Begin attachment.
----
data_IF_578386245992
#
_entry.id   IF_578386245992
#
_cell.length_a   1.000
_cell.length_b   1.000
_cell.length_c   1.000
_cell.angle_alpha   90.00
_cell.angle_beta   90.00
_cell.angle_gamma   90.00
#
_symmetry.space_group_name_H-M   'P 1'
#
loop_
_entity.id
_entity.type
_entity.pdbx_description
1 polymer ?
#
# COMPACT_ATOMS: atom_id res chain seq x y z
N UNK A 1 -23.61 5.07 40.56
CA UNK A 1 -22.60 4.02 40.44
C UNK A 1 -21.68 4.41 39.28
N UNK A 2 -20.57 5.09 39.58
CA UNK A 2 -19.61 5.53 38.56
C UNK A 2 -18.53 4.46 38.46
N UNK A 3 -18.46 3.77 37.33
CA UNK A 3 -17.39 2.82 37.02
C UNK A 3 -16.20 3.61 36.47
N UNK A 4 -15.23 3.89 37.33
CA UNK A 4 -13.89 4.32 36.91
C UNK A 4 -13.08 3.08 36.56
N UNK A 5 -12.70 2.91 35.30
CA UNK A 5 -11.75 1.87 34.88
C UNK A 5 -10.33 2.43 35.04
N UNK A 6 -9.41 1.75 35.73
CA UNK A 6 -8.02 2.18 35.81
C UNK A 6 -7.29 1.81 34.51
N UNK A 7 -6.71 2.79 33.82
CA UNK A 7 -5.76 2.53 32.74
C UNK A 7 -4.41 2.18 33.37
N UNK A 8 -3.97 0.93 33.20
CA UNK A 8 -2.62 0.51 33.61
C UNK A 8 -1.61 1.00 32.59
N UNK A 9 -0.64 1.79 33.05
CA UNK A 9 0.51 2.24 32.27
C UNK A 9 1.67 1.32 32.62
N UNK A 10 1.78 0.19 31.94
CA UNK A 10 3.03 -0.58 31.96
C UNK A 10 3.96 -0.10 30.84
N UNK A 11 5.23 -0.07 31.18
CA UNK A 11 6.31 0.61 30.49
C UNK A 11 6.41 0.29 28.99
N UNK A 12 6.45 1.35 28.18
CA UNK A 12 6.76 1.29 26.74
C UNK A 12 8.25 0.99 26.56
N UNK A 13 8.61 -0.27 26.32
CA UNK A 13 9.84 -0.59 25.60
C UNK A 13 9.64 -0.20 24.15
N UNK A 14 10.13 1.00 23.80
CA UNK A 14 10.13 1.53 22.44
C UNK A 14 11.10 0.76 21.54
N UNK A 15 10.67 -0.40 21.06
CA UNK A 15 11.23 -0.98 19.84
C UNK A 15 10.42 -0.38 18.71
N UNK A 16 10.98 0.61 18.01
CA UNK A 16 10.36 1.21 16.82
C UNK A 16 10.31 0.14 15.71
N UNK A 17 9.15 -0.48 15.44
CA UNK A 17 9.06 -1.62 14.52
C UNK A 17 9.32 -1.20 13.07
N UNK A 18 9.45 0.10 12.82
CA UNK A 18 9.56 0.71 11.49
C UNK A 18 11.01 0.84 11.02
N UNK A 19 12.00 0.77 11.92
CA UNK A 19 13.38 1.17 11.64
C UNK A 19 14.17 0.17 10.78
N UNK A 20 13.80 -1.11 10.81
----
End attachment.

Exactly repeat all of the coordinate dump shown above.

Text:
data_IF_578386245992
#
_entry.id   IF_578386245992
#
_cell.length_a   1.000
_cell.length_b   1.000
_cell.length_c   1.000
_cell.angle_alpha   90.00
_cell.angle_beta   90.00
_cell.angle_gamma   90.00
#
_symmetry.space_group_name_H-M   'P 1'
#
loop_
_entity.id
_entity.type
_entity.pdbx_description
1 polymer ?
#
# COMPACT_ATOMS: atom_id res chain seq x y z
N UNK A 1 -23.61 5.07 40.56
CA UNK A 1 -22.60 4.02 40.44
C UNK A 1 -21.68 4.41 39.28
N UNK A 2 -20.57 5.09 39.58
CA UNK A 2 -19.61 5.53 38.56
C UNK A 2 -18.53 4.46 38.46
N UNK A 3 -18.46 3.77 37.33
CA UNK A 3 -17.39 2.82 37.02
C UNK A 3 -16.20 3.61 36.47
N UNK A 4 -15.23 3.89 37.33
CA UNK A 4 -13.89 4.32 36.91
C UNK A 4 -13.08 3.08 36.56
N UNK A 5 -12.70 2.91 35.30
CA UNK A 5 -11.75 1.87 34.88
C UNK A 5 -10.33 2.43 35.04
N UNK A 6 -9.41 1.75 35.73
CA UNK A 6 -8.02 2.18 35.81
C UNK A 6 -7.29 1.81 34.51
N UNK A 7 -6.71 2.79 33.82
CA UNK A 7 -5.76 2.53 32.74
C UNK A 7 -4.41 2.18 33.37
N UNK A 8 -3.97 0.93 33.20
CA UNK A 8 -2.62 0.51 33.61
C UNK A 8 -1.61 1.00 32.59
N UNK A 9 -0.64 1.79 33.05
CA UNK A 9 0.51 2.24 32.27
C UNK A 9 1.67 1.32 32.62
N UNK A 10 1.78 0.19 31.94
CA UNK A 10 3.03 -0.58 31.96
C UNK A 10 3.96 -0.10 30.84
N UNK A 11 5.23 -0.07 31.18
CA UNK A 11 6.31 0.61 30.49
C UNK A 11 6.41 0.29 28.99
N UNK A 12 6.45 1.35 28.18
CA UNK A 12 6.76 1.29 26.74
C UNK A 12 8.25 0.99 26.56
N UNK A 13 8.61 -0.27 26.32
CA UNK A 13 9.84 -0.59 25.60
C UNK A 13 9.64 -0.20 24.15
N UNK A 14 10.13 1.00 23.80
CA UNK A 14 10.13 1.53 22.44
C UNK A 14 11.10 0.76 21.54
N UNK A 15 10.67 -0.40 21.06
CA UNK A 15 11.23 -0.98 19.84
C UNK A 15 10.42 -0.38 18.71
N UNK A 16 10.98 0.61 18.01
CA UNK A 16 10.36 1.21 16.82
C UNK A 16 10.31 0.14 15.71
N UNK A 17 9.15 -0.48 15.44
CA UNK A 17 9.06 -1.62 14.52
C UNK A 17 9.32 -1.20 13.07
N UNK A 18 9.45 0.10 12.82
CA UNK A 18 9.56 0.71 11.49
C UNK A 18 11.01 0.84 11.02
N UNK A 19 12.00 0.77 11.92
CA UNK A 19 13.38 1.17 11.64
C UNK A 19 14.17 0.17 10.78
N UNK A 20 13.80 -1.11 10.81